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Unions demand taxpayer-funded firms buy local

Release date: 24/01/2013


UNIONS are pressing the Gillard government to impose tighter obligations on companies that receive taxpayer handouts, forcing them to "give back to the community" by purchasing more Australian products and services.
 
David Crowe and Andrew Burrell, The Australian, 18 January 2013

The toughened regime is on the agenda in the final talks over an industry statement due within weeks as Labor and the unions negotiate ways to shield manufacturing and construction companies from the damage inflicted by the higher Australian dollar.
 
ACTU president Ged Kearney told The Australian that stricter procurement rules had to be an option in the policy response to the pressure on jobs as local employers missed out on the flow-on spending from vast resource projects.
 
"We can't be left with an economy that has no manufacturing. A services economy simply can't survive," Ms Kearney declared last night. "We must take a long-term view of this, otherwise we'll be left with a devastating legacy."
 
The Australian revealed yesterday that stronger procurement rules for big resource and infrastructure projects would be part of an innovation statement that Julia Gillard and her ministers are preparing for release next month.
While the government does not want to mandate the level of local content a big investor must buy, the union movement is urging the inclusion of stringent requirements on the private sector.
 
Ms Kearney backed the use of mandatory local content rules as part of the policy outcome.
 
"It's something that should be considered," the ACTU President said.
 
One option being discussed is a union proposal to make industry assistance for big companies conditional on guarantees that the companies would buy local goods and services rather than imports.
 
There would be a threshold to apply the rules to the biggest resource and infrastructure projects.
 
"When people receive assistance from the commonwealth they have an obligation to give back to the community," said Construction, Forestry, Energy and Mining Union national secretary Michael O'Connor.
 
Mr O'Connor questioned whether the community was getting the best return from the current level of industry assistance and said there were direct and indirect jobs to be created from stronger procurement rules.
 
"If the companies are receiving assistance, there should be some obligations on them," he said.
 
"It needs to be on the table. And if it's not being pursued, why not? Explain to taxpayers why it shouldn't be."
 
Mr O'Connor is a member of the government's manufacturing taskforce, the forum for much of the discussion over the new industry statement.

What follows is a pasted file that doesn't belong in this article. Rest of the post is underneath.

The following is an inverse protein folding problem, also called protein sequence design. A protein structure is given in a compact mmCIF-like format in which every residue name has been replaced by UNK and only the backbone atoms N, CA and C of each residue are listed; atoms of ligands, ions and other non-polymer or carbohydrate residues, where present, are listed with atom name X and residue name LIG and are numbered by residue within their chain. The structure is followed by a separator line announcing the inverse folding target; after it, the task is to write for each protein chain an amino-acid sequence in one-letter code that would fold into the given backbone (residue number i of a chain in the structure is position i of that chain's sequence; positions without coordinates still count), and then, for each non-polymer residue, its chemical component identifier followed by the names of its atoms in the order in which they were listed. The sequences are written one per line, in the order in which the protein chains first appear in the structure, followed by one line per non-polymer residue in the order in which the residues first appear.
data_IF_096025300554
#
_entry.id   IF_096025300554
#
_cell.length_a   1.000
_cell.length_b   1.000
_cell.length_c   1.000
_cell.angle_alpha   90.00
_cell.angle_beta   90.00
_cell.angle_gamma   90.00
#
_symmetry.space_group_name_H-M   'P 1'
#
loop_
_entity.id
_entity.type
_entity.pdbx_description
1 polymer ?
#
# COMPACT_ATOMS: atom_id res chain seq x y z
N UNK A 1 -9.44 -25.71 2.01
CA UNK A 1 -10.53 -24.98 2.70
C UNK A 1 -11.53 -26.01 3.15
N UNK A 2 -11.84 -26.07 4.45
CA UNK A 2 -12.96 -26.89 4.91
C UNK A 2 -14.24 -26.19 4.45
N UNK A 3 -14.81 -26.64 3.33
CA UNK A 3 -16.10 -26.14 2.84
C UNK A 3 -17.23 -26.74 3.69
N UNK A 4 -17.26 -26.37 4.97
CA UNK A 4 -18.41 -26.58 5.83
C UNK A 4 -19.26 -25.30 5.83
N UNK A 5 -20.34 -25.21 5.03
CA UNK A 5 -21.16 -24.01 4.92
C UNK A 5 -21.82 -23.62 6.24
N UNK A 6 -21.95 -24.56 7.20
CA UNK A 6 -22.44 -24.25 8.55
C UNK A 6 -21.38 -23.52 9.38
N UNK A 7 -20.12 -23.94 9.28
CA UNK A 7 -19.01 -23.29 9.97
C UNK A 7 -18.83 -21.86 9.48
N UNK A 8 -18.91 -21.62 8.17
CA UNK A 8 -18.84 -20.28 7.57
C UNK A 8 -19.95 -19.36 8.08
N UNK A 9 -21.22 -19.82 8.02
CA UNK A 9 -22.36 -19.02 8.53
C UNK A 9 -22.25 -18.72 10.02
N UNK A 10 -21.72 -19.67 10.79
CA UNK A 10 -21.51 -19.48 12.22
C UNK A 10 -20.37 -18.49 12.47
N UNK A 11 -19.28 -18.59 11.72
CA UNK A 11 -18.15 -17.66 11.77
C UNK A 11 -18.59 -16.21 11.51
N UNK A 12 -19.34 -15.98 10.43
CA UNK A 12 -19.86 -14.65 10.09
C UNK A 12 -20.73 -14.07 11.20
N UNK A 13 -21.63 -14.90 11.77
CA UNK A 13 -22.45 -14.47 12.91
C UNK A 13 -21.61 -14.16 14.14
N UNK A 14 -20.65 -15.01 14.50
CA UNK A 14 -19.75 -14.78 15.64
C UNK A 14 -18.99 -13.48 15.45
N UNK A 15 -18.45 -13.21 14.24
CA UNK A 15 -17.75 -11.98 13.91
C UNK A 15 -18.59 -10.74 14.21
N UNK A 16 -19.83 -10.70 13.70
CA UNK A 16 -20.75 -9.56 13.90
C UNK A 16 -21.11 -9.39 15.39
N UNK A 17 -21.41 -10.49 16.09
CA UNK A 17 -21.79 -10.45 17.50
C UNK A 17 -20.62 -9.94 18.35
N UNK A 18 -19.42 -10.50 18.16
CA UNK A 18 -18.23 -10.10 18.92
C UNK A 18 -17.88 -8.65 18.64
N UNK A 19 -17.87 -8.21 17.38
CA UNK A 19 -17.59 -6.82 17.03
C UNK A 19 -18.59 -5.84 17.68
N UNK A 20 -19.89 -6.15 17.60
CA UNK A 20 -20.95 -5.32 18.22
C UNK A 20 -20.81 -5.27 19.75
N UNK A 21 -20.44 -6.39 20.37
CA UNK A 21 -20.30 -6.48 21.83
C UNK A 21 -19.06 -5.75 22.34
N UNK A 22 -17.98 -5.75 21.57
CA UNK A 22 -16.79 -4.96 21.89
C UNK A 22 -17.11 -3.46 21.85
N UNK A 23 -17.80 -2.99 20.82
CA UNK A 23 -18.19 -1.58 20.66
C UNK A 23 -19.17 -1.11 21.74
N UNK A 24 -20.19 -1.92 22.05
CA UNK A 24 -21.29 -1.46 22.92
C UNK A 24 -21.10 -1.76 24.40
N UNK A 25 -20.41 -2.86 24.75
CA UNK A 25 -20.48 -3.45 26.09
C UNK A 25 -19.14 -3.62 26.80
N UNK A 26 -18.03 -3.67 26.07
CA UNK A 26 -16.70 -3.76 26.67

The government helps industry with $9.8 billion in annual subsidies, tax breaks and tariff concessions.
 
While carmakers and clothing manufacturers get the biggest aid, the Productivity Commission's annual survey showed that budgetary assistance to the mining industry climbed to $506 million last financial year.
 
Canberra changed its procurement rules in 2011 so that companies bidding for more than $20m in work had to sign up to Australian Industry Participation Plans and spend more on local supplies.
 
Union leaders said the rules for private companies receiving industry assistance could be similar to the commonwealth procurement policy, although it was not clear late yesterday what financial threshold might apply.
 
The labour movement is said to be comfortable with the government's overall direction on the new industry statement, being led by Industry Minister Greg Combet.
 
The nation's peak steel industry body, the Australian Steel Institute, welcomed the government's move but warned that new measures must be accompanied by rigorous reporting obligations and strict enforcement.
 
ASI chief executive Don McDonald said a policy change was urgently needed due to the lack of domestic demand in the steel and heavy engineering sectors.
 
Mr McDonald pinned much of the blame for the decline on the booming resource sector, which he claimed had imported large amounts of fabricated steel.
 
"The ASI believes that a key component for better industry engagement, flowing to more jobs, would be a robust Australian Industry Participation Plan process and the ASI has put a detailed AIPP policy prescription to government," he said.
 
"To be effective, AIPPs need to be adopted which provide meaningful and transparent disclosure of the levels of engagement and local industry supply by product sector.
 
"For AIPP processes to support job growth, there need to be clear guidelines on implementation, rigorous reporting obligations and strict enforcement of local content policy."
 
Minerals Council of Australia chief executive Mitch Hooke rejected suggestions that mining companies spent too little on local content.
 
He said that federal government data from 2009 showed the mining industry's total demand for goods and services was $85.7bn, of which $75.8bn - almost 90 per cent - was supplied by local industry.
 
More than 50 per cent of iron and steel used by the mining industry was locally supplied and almost two-thirds of structural metal products used by the industry was locally supplied.

Click here to read the original article at The Australian.

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